From the University of California’s eScholarship Editions (have I really not posted about that amazing collection of online books, many of them freely accessible to all comers?), this looks extremely interesting: Passions of the Tongue: Language Devotion in Tamil India, 1891–1970, by Sumathi Ramaswamy. From Chapter 2:
The putative unity suggested by the name “Tamil” notwithstanding, there is no monolithic presence which reigns in the regimes of Tamil devotion that so assiduously transform the language over time into an object of adulation, reverence, and allegiance. Instead, it is imagined in different ways in different contexts by different devotees. In four such regimes of imagination—the “religious,” the “classicist,” the “Indianist,” and the “Dravidianist”—Tamil is variously conceived as a divine tongue, favored by the gods themselves; as a classical language, the harbinger of “civilization” as a mother tongue that enables participation in the Indian nation; and as a mother/tongue that is the essence of a nation of Tamil speakers in and of themselves. Tamiḻppaṟṟu is thus not a static monolith, but evolves and shifts over time, entangled as it is in local, national, and global networks of notions and practices about language, culture, and community.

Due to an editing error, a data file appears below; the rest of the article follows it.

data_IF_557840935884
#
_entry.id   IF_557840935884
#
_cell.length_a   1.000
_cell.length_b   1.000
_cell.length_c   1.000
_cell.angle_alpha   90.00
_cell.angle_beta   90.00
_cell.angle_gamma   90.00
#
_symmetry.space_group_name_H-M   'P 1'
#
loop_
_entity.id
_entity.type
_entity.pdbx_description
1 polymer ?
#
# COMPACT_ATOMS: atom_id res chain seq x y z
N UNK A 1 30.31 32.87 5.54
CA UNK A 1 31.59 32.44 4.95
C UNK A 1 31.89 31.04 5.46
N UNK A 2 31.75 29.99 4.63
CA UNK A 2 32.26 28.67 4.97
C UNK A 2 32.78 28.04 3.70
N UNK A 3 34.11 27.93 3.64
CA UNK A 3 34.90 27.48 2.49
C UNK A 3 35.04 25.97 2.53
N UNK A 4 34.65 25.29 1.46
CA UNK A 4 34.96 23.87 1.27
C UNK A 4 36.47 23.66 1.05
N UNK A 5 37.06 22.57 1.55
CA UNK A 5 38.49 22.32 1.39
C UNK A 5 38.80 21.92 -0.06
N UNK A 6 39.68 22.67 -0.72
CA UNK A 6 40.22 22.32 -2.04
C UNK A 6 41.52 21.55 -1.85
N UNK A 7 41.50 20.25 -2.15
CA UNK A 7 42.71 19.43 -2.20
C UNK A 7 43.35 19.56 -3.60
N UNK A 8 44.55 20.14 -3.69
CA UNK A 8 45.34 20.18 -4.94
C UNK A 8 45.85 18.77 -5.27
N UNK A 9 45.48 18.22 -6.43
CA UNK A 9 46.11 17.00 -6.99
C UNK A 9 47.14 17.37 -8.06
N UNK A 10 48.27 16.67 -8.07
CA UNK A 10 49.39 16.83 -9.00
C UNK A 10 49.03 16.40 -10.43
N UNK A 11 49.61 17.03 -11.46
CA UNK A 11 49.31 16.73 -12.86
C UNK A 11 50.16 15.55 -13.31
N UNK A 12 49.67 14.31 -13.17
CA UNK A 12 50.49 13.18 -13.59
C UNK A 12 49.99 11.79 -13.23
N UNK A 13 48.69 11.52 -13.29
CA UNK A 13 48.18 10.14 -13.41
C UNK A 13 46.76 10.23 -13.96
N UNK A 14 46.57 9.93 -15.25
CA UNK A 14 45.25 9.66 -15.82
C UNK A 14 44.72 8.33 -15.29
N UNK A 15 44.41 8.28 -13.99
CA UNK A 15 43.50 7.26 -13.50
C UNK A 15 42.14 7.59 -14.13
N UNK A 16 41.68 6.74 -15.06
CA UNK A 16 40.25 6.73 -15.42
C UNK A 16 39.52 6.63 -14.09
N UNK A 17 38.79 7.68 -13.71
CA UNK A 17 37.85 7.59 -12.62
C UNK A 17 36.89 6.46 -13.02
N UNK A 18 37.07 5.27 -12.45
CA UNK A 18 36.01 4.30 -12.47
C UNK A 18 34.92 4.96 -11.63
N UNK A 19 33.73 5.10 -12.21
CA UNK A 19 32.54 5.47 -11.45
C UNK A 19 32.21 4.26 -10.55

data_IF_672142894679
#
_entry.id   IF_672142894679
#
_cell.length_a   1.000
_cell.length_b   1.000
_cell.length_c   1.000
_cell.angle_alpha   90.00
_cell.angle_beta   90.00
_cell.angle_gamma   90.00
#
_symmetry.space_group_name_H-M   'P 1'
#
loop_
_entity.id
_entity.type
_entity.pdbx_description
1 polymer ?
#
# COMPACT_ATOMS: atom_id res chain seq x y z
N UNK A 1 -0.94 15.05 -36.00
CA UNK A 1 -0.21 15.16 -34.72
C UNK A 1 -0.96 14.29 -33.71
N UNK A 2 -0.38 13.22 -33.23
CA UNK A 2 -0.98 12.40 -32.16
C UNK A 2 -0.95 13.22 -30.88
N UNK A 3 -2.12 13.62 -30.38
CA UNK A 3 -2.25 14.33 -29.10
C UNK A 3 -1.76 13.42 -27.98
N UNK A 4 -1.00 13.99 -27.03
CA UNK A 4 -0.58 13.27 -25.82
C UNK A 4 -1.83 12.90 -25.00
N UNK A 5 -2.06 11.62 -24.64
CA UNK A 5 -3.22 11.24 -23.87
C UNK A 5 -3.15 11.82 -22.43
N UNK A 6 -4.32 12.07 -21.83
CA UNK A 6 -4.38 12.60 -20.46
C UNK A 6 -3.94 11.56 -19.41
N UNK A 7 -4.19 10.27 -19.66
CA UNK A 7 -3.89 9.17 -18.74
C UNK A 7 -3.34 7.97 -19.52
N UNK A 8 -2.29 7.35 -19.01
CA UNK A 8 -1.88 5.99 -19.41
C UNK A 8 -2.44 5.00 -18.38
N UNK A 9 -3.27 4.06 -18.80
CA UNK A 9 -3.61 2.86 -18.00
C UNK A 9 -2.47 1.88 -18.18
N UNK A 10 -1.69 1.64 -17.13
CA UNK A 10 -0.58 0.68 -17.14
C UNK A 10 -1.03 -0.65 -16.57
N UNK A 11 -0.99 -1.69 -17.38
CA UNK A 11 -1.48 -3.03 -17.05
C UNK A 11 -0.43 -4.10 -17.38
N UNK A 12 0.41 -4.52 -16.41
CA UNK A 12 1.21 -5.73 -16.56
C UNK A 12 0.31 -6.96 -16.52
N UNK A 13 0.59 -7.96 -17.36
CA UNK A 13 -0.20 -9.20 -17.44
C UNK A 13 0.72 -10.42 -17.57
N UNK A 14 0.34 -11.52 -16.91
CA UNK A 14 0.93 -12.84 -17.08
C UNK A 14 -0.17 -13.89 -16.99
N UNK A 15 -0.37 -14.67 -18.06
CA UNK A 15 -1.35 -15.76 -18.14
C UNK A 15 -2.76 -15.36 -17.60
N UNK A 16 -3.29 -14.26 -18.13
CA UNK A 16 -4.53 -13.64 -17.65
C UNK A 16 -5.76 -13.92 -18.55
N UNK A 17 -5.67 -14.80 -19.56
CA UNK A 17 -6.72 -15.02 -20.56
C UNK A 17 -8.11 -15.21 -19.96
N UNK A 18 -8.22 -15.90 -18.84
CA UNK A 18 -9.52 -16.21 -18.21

What follows in this chapter, then, is a discursive history of Tamil from the 1890s to the 1960s. By “discursive history” I mean the history of the discourses that gathered around Tamil as it became the focus of talk and practice…
(Via the indispensable wood s lot.)